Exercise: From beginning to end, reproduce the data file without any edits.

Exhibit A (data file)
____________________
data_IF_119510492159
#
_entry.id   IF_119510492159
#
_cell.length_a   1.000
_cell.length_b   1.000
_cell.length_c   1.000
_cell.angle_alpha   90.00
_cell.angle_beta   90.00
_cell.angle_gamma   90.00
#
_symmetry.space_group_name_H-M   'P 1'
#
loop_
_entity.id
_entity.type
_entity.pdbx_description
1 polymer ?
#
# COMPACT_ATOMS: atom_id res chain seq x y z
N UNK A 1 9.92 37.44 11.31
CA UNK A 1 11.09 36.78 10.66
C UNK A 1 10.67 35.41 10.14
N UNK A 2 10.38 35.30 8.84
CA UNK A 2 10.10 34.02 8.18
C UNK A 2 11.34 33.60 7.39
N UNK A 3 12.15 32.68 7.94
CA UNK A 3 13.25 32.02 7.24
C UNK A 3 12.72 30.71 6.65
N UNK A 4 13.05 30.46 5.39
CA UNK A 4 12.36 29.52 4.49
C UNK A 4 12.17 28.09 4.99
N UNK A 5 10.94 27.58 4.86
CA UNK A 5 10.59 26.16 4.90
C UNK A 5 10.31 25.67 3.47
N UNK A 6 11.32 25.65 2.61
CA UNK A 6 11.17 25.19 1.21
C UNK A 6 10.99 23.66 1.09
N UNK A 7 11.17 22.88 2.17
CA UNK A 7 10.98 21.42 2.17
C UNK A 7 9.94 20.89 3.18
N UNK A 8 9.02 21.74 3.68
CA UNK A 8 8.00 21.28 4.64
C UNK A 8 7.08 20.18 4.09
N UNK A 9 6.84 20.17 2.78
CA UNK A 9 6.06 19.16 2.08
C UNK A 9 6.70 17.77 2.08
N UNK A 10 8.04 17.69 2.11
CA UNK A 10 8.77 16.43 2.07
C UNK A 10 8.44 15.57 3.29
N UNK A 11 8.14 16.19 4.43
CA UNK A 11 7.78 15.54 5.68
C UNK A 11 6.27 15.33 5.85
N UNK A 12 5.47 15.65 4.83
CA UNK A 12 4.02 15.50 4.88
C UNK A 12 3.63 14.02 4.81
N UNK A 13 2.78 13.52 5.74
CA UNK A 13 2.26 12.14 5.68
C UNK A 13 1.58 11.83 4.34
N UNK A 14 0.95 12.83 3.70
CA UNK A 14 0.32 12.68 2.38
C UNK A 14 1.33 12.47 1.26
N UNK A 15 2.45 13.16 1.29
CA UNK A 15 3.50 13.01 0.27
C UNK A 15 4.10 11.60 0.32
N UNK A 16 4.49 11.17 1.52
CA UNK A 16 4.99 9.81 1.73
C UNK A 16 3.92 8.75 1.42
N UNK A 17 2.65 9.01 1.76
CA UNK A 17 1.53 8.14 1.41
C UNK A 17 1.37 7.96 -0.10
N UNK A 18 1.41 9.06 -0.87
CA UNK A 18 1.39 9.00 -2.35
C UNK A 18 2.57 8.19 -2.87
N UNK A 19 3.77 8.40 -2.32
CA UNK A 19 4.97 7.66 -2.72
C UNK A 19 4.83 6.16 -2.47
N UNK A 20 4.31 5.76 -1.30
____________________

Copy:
data_IF_119510492159
#
_entry.id   IF_119510492159
#
_cell.length_a   1.000
_cell.length_b   1.000
_cell.length_c   1.000
_cell.angle_alpha   90.00
_cell.angle_beta   90.00
_cell.angle_gamma   90.00
#
_symmetry.space_group_name_H-M   'P 1'
#
loop_
_entity.id
_entity.type
_entity.pdbx_description
1 polymer ?
#
# COMPACT_ATOMS: atom_id res chain seq x y z
N UNK A 1 9.92 37.44 11.31
CA UNK A 1 11.09 36.78 10.66
C UNK A 1 10.67 35.41 10.14
N UNK A 2 10.38 35.30 8.84
CA UNK A 2 10.10 34.02 8.18
C UNK A 2 11.34 33.60 7.39
N UNK A 3 12.15 32.68 7.94
CA UNK A 3 13.25 32.02 7.24
C UNK A 3 12.72 30.71 6.65
N UNK A 4 13.05 30.46 5.39
CA UNK A 4 12.36 29.52 4.49
C UNK A 4 12.17 28.09 4.99
N UNK A 5 10.94 27.58 4.86
CA UNK A 5 10.59 26.16 4.90
C UNK A 5 10.31 25.67 3.47
N UNK A 6 11.32 25.65 2.61
CA UNK A 6 11.17 25.19 1.21
C UNK A 6 10.99 23.66 1.09
N UNK A 7 11.17 22.88 2.17
CA UNK A 7 10.98 21.42 2.17
C UNK A 7 9.94 20.89 3.18
N UNK A 8 9.02 21.74 3.68
CA UNK A 8 8.00 21.28 4.64
C UNK A 8 7.08 20.18 4.09
N UNK A 9 6.84 20.17 2.78
CA UNK A 9 6.06 19.16 2.08
C UNK A 9 6.70 17.77 2.08
N UNK A 10 8.04 17.69 2.11
CA UNK A 10 8.77 16.43 2.07
C UNK A 10 8.44 15.57 3.29
N UNK A 11 8.14 16.19 4.43
CA UNK A 11 7.78 15.54 5.68
C UNK A 11 6.27 15.33 5.85
N UNK A 12 5.47 15.65 4.83
CA UNK A 12 4.02 15.50 4.88
C UNK A 12 3.63 14.02 4.81
N UNK A 13 2.78 13.52 5.74
CA UNK A 13 2.26 12.14 5.68
C UNK A 13 1.58 11.83 4.34
N UNK A 14 0.95 12.83 3.70
CA UNK A 14 0.32 12.68 2.38
C UNK A 14 1.33 12.47 1.26
N UNK A 15 2.45 13.16 1.29
CA UNK A 15 3.50 13.01 0.27
C UNK A 15 4.10 11.60 0.32
N UNK A 16 4.49 11.17 1.52
CA UNK A 16 4.99 9.81 1.73
C UNK A 16 3.92 8.75 1.42
N UNK A 17 2.65 9.01 1.76
CA UNK A 17 1.53 8.14 1.41
C UNK A 17 1.37 7.96 -0.10
N UNK A 18 1.41 9.06 -0.87
CA UNK A 18 1.39 9.00 -2.35
C UNK A 18 2.57 8.19 -2.87
N UNK A 19 3.77 8.40 -2.32
CA UNK A 19 4.97 7.66 -2.72
C UNK A 19 4.83 6.16 -2.47
N UNK A 20 4.31 5.76 -1.30